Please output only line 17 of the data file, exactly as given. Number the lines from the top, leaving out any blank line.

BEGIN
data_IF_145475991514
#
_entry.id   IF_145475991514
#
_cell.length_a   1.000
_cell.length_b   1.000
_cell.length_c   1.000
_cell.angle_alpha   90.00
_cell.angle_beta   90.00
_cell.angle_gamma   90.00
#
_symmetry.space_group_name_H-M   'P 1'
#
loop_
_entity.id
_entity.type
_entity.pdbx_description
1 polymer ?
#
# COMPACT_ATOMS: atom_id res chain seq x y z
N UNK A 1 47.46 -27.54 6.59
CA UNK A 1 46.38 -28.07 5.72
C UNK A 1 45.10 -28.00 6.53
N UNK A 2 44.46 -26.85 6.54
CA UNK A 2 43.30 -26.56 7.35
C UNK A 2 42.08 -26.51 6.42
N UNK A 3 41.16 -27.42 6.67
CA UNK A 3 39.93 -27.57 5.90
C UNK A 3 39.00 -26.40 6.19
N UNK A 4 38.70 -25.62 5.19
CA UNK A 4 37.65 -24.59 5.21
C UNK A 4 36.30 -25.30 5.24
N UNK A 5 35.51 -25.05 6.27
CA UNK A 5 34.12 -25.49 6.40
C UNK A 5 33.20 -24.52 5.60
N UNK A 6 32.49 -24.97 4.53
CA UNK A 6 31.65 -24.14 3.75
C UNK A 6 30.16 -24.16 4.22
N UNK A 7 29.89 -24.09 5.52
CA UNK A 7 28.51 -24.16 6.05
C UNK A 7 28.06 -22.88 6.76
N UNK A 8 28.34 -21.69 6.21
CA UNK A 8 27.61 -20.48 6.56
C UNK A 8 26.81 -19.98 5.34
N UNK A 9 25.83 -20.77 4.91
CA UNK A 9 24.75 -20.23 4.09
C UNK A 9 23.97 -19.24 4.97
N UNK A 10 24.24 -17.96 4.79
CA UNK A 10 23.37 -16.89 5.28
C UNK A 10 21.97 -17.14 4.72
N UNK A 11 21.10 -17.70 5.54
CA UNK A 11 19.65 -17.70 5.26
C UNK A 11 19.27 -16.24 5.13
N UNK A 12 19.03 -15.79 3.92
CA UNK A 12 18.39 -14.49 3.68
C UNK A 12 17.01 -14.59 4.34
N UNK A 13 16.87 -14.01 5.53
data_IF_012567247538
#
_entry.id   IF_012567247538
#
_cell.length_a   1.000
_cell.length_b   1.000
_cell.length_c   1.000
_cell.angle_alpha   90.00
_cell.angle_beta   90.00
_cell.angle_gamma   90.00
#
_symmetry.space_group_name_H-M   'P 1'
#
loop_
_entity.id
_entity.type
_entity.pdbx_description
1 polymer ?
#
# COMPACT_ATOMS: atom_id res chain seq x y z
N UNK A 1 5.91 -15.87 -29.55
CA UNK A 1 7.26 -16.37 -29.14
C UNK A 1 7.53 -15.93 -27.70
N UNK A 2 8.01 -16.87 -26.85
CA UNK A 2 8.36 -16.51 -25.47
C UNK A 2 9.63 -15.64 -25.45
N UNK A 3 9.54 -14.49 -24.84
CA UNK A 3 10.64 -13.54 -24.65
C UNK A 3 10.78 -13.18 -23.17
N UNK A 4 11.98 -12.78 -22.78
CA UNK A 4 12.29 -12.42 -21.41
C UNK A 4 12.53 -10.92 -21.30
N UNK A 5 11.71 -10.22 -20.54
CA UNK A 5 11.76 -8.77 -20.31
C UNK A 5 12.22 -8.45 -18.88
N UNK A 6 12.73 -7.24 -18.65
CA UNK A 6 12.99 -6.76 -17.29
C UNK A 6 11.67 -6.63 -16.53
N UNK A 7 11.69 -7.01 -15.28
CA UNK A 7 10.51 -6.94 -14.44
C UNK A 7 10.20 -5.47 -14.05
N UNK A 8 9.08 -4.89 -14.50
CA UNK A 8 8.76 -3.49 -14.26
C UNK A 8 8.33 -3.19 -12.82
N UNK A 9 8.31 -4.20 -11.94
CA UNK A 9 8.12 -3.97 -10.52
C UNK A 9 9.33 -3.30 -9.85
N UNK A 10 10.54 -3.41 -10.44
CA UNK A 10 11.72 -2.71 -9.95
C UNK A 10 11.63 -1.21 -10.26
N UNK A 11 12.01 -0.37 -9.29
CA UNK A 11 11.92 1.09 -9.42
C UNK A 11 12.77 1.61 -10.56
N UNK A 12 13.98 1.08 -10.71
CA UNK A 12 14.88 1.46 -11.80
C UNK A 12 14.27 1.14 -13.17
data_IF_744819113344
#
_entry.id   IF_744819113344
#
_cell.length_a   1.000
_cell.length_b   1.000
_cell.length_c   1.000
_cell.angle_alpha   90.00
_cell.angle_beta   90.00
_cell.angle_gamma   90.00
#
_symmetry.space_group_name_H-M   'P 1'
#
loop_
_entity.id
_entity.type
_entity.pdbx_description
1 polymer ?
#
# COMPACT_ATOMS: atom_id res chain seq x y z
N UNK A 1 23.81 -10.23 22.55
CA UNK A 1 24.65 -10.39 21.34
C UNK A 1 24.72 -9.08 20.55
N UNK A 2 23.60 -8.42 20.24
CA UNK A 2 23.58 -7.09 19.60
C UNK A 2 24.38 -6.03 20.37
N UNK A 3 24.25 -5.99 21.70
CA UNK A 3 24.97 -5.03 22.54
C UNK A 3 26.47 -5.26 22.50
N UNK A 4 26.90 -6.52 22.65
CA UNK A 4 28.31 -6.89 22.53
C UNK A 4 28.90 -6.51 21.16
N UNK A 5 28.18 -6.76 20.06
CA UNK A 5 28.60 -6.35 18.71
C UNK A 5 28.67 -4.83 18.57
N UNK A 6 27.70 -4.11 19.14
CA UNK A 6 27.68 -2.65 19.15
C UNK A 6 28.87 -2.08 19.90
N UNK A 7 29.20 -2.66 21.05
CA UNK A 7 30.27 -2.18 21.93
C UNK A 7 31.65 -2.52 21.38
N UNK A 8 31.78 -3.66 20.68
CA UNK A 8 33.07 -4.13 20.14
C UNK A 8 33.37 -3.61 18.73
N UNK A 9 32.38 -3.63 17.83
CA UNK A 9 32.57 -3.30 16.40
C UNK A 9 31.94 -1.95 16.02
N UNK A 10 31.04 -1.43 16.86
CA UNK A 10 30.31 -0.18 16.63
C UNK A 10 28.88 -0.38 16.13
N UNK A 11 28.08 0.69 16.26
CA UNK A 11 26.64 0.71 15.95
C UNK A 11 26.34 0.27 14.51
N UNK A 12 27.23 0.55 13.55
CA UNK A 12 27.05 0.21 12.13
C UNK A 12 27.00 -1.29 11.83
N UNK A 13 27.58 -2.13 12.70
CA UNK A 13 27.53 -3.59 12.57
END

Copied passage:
_entity.pdbx_description